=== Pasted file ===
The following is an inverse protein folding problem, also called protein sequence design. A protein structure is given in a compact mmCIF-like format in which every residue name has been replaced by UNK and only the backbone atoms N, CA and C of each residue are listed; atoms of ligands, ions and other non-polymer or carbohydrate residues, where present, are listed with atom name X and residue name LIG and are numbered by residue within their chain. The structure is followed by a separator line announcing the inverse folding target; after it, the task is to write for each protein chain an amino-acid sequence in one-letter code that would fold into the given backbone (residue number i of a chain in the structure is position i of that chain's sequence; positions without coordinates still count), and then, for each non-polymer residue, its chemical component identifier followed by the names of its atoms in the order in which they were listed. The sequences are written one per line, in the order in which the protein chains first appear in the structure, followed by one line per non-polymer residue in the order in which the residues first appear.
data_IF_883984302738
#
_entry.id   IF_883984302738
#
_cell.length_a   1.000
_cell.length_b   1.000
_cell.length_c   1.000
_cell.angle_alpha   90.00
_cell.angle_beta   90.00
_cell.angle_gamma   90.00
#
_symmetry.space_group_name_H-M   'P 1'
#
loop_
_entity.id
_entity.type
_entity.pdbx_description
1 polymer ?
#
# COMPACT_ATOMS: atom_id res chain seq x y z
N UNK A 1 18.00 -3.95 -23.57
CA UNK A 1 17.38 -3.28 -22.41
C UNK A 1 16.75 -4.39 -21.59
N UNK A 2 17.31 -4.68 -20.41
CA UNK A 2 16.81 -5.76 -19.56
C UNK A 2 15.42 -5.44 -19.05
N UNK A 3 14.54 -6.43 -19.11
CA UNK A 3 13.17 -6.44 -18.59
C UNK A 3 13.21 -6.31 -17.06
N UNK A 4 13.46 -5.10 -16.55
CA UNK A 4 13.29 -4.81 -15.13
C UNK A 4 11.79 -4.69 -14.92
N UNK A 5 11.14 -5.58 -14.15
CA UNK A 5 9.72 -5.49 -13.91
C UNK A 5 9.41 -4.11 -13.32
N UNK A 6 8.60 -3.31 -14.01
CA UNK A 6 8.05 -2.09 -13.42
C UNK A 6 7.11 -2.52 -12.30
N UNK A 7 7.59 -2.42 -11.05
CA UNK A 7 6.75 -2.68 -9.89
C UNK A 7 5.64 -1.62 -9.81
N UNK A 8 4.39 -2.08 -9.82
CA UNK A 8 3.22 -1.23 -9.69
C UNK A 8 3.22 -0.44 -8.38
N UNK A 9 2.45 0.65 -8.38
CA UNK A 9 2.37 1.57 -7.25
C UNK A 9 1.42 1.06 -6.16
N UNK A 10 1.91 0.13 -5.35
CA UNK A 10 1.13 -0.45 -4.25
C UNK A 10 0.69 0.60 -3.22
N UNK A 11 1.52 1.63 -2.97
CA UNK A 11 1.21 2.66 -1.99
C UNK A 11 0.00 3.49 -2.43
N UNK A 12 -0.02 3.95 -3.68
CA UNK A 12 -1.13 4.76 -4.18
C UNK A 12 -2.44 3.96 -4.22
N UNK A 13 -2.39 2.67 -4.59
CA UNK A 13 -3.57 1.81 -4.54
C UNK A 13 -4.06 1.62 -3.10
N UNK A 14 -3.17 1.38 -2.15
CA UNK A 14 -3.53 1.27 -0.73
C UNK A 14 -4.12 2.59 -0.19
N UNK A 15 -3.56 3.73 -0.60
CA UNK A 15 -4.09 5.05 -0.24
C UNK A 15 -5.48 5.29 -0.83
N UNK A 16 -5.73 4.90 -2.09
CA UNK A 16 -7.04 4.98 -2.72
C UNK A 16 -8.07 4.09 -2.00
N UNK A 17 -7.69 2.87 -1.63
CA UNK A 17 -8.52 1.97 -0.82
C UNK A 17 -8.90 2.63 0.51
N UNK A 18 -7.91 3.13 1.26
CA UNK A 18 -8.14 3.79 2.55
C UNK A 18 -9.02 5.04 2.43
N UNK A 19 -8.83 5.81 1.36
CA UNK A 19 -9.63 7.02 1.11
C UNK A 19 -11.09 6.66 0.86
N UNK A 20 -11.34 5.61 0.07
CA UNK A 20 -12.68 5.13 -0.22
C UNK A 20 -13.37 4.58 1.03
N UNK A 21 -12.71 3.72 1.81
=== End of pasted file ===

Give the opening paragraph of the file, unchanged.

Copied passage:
The following is an inverse protein folding problem, also called protein sequence design. A protein structure is given in a compact mmCIF-like format in which every residue name has been replaced by UNK and only the backbone atoms N, CA and C of each residue are listed; atoms of ligands, ions and other non-polymer or carbohydrate residues, where present, are listed with atom name X and residue name LIG and are numbered by residue within their chain. The structure is followed by a separator line announcing the inverse folding target; after it, the task is to write for each protein chain an amino-acid sequence in one-letter code that would fold into the given backbone (residue number i of a chain in the structure is position i of that chain's sequence; positions without coordinates still count), and then, for each non-polymer residue, its chemical component identifier followed by the names of its atoms in the order in which they were listed. The sequences are written one per line, in the order in which the protein chains first appear in the structure, followed by one line per non-polymer residue in the order in which the residues first appear.